Most likely, you'll feel like you just received a death sentence.
But then you realise that, though it's not pleasant, it's not quite that bad. And you will begin to start thinking about the issues involved in living with herpes. These issues come down to 3 main things:
- Preventing and managing herpes breakouts
- Sex with herpes
- How herpes affects your self-esteem
So lets talk about these, one by one.
Preventing and managing herpes breakouts
Most of the articles on this website have to do with different treatments for herpes, including some that hold the possibility of a real cure, or at any rate, lasting freedom from herpes breakouts. You can find a list of those articles on the page for Herpes Treatments.
Sex with herpes
When you have a breakout - and just before - you are at your most infectious. Most likely, when a breakout is active, you won't want to have sex anyway - it would aggravate the ulcers and make them more painful. So this is a time to avoid sex - it's best for you and your partner.
What about when you don't have a breakout?
If you are in a committed relationship, this is something you need to discuss with your partner. If your partner is free of HSV, then using a condom is going to be a minimum precaution - though it won't guarantee that your partner won't be infected, it will help. A lot.
It will also help a lot if you are using some anti-viral treatment, whether a prescribed medication like acyclovir, or one of the effective natural treatments that I talk about elsewhere.
If you are not in a committed relationship, it's also something you need to discuss with your partner - though this is a conversation that you don't want to go through too often. One solution is to join one of the many herpes dating sites that are becoming popular. These are places where you can feel comfortable knowing that you have passed the first hurdle, the one of disclosing that you have HSV and wondering how the other person will react.
How herpes affects your self-esteem
Although it's 100% true that herpes is something better avoided if you can, it's also true that the worst impact may be the damage to your self-esteem. There's no doubt that herpes has a huge stigma attached to it - but how justified is this stigma?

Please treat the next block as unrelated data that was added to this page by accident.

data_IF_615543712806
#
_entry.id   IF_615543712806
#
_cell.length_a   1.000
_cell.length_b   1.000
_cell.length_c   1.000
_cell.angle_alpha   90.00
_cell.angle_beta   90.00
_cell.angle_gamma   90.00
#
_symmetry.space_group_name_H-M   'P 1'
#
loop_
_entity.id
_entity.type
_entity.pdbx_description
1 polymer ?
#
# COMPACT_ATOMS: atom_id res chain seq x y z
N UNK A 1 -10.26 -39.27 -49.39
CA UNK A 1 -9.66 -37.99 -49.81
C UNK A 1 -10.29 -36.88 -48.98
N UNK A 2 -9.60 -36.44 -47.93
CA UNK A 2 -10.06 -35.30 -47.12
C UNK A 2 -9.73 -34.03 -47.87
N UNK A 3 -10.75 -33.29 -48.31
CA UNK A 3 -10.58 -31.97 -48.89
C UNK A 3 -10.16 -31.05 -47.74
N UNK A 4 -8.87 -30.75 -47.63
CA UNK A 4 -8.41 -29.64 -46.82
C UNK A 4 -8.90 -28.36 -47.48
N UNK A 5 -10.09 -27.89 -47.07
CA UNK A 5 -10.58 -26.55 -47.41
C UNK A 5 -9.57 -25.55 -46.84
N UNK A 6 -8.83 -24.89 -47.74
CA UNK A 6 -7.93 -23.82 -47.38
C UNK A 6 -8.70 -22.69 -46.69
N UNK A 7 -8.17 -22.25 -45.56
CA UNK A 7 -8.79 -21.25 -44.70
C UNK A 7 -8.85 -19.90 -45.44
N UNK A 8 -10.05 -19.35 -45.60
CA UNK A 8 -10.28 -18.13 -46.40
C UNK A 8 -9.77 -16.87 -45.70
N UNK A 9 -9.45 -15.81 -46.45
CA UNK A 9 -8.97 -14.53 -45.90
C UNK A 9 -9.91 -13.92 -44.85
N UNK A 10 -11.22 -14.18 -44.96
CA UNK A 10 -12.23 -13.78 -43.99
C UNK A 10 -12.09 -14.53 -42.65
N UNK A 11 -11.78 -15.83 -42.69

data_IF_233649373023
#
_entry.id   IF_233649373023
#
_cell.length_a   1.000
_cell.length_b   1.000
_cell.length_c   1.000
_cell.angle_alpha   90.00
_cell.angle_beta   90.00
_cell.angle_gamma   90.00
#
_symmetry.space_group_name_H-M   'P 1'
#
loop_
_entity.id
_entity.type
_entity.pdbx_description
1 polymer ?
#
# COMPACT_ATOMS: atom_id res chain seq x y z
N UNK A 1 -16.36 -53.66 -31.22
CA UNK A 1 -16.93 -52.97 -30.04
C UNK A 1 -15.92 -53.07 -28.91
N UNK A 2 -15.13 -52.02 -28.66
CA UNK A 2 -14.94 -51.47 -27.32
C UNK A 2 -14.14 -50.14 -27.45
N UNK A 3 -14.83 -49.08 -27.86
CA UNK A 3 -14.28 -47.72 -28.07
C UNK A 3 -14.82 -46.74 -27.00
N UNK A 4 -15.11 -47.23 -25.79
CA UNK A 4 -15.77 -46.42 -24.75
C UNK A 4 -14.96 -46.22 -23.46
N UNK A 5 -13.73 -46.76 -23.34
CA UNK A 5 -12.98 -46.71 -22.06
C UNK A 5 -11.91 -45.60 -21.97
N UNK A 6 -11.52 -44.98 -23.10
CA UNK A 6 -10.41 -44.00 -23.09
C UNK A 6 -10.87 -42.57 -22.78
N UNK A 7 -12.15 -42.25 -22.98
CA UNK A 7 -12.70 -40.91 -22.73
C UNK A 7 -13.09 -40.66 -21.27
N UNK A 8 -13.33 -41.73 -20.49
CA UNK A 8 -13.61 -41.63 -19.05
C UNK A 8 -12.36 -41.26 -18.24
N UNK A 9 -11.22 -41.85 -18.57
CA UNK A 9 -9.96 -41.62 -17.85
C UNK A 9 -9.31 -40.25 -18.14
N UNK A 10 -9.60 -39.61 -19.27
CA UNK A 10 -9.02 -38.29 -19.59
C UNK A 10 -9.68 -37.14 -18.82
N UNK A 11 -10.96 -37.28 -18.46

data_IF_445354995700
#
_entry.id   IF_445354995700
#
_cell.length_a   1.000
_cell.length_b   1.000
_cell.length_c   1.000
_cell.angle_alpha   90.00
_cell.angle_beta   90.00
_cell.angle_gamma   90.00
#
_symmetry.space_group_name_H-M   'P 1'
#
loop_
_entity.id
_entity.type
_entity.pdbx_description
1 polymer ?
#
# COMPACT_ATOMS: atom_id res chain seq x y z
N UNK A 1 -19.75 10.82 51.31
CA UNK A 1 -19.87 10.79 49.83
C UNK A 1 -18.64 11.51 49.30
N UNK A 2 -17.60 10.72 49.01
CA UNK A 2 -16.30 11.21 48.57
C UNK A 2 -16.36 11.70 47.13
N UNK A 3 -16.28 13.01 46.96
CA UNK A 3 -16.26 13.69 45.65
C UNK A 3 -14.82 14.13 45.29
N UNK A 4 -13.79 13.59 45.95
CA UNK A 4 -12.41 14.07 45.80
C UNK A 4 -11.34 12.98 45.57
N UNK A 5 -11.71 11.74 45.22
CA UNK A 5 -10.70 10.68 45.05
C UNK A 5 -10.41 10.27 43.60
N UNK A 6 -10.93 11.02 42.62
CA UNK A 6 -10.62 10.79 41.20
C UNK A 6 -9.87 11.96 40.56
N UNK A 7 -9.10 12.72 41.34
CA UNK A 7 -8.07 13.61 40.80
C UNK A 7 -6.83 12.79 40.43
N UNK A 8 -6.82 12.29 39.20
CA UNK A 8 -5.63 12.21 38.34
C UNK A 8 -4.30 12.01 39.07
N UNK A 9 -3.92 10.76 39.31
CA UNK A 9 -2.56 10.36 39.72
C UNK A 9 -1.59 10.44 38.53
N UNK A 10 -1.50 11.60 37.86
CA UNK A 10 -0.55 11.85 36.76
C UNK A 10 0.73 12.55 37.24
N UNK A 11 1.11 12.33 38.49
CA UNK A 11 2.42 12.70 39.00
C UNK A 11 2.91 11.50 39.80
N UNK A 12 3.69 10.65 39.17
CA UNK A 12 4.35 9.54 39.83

When you remember that the majority of people infected with HSV - a huge number, that can only be estimated - don't actually have any symptoms and so are not aware that they are infected, you might begin to question the stigma, and the ways of thinking that have led to it.
Here are some great blogs and articles that might help you change your thinking about herpes:
This blog has not been updated since January 2009, but it is still very relevant. Here's an excerpt from one post:
…the people who have these viruses, whether they know they have them or not, are not dirty or unclean. They are just like any other living creature with the ability to carry and transmit viruses. We get colds, we get the flu, we get cold sores, we get STDs. We are human. We don't live in cages, separated from one another. And last time i checked, sex was a normal, expected part of the human experience.
If you shower, you are clean.
And if you get checked for STDs and are clear, that only means that you are free of SOME STDs. NOT all of them. There is usually no way to even find out.
And those who are able to find out they have something, because they happened to have symptoms, are no different from so many others out there, who have the same exact virus but just don't know it.